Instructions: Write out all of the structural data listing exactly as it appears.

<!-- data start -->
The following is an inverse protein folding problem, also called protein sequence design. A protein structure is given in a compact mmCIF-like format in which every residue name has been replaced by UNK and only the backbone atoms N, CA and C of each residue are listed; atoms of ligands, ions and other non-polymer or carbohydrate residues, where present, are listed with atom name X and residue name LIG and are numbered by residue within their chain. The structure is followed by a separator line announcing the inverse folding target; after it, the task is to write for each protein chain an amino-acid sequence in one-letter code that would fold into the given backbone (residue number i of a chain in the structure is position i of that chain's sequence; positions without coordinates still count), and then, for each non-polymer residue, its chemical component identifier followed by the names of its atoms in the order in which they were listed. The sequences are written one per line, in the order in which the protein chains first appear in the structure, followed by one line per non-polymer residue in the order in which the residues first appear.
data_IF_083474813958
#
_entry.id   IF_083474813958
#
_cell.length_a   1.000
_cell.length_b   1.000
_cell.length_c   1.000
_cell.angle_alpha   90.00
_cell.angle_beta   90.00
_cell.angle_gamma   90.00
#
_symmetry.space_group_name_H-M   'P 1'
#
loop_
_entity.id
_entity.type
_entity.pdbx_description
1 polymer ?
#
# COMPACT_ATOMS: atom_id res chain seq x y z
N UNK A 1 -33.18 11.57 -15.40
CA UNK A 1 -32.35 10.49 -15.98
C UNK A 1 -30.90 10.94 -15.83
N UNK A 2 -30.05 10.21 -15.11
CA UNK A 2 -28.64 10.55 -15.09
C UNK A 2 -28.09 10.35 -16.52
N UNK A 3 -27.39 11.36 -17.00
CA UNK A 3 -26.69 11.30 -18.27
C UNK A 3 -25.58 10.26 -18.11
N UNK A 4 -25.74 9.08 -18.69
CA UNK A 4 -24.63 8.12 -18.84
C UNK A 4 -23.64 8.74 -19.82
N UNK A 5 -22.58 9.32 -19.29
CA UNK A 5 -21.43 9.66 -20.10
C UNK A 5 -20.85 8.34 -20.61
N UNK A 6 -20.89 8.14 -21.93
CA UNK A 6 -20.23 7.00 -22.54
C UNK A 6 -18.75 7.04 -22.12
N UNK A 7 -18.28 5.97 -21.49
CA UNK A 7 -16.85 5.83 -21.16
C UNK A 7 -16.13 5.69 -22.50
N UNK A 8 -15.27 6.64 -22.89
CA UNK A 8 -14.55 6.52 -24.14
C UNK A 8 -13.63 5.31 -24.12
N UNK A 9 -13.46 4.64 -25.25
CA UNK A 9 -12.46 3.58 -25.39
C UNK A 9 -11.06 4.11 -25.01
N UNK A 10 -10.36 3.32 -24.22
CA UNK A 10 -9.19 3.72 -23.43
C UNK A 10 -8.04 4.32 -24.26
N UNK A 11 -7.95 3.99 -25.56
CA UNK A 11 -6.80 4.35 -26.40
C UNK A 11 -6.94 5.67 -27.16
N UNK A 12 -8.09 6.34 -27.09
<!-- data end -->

The following is an inverse protein folding problem, also called protein sequence design. A protein structure is given in a compact mmCIF-like format in which every residue name has been replaced by UNK and only the backbone atoms N, CA and C of each residue are listed; atoms of ligands, ions and other non-polymer or carbohydrate residues, where present, are listed with atom name X and residue name LIG and are numbered by residue within their chain. The structure is followed by a separator line announcing the inverse folding target; after it, the task is to write for each protein chain an amino-acid sequence in one-letter code that would fold into the given backbone (residue number i of a chain in the structure is position i of that chain's sequence; positions without coordinates still count), and then, for each non-polymer residue, its chemical component identifier followed by the names of its atoms in the order in which they were listed. The sequences are written one per line, in the order in which the protein chains first appear in the structure, followed by one line per non-polymer residue in the order in which the residues first appear.
data_IF_083474813958
#
_entry.id   IF_083474813958
#
_cell.length_a   1.000
_cell.length_b   1.000
_cell.length_c   1.000
_cell.angle_alpha   90.00
_cell.angle_beta   90.00
_cell.angle_gamma   90.00
#
_symmetry.space_group_name_H-M   'P 1'
#
loop_
_entity.id
_entity.type
_entity.pdbx_description
1 polymer ?
#
# COMPACT_ATOMS: atom_id res chain seq x y z
N UNK A 1 -33.18 11.57 -15.40
CA UNK A 1 -32.35 10.49 -15.98
C UNK A 1 -30.90 10.94 -15.83
N UNK A 2 -30.05 10.21 -15.11
CA UNK A 2 -28.64 10.55 -15.09
C UNK A 2 -28.09 10.35 -16.52
N UNK A 3 -27.39 11.36 -17.00
CA UNK A 3 -26.69 11.30 -18.27
C UNK A 3 -25.58 10.26 -18.11
N UNK A 4 -25.74 9.08 -18.69
CA UNK A 4 -24.63 8.12 -18.84
C UNK A 4 -23.64 8.74 -19.82
N UNK A 5 -22.58 9.32 -19.29
CA UNK A 5 -21.43 9.66 -20.10
C UNK A 5 -20.85 8.34 -20.61
N UNK A 6 -20.89 8.14 -21.93
CA UNK A 6 -20.23 7.00 -22.54
C UNK A 6 -18.75 7.04 -22.12
N UNK A 7 -18.28 5.97 -21.49
CA UNK A 7 -16.85 5.83 -21.16
C UNK A 7 -16.13 5.69 -22.50
N UNK A 8 -15.27 6.64 -22.89
CA UNK A 8 -14.55 6.52 -24.14
C UNK A 8 -13.63 5.31 -24.12
N UNK A 9 -13.46 4.64 -25.25
CA UNK A 9 -12.46 3.58 -25.39
C UNK A 9 -11.06 4.11 -25.01
N UNK A 10 -10.36 3.32 -24.22
CA UNK A 10 -9.19 3.72 -23.43
C UNK A 10 -8.04 4.32 -24.26
N UNK A 11 -7.95 3.99 -25.56
CA UNK A 11 -6.80 4.35 -26.40
C UNK A 11 -6.94 5.67 -27.16
N UNK A 12 -8.09 6.34 -27.09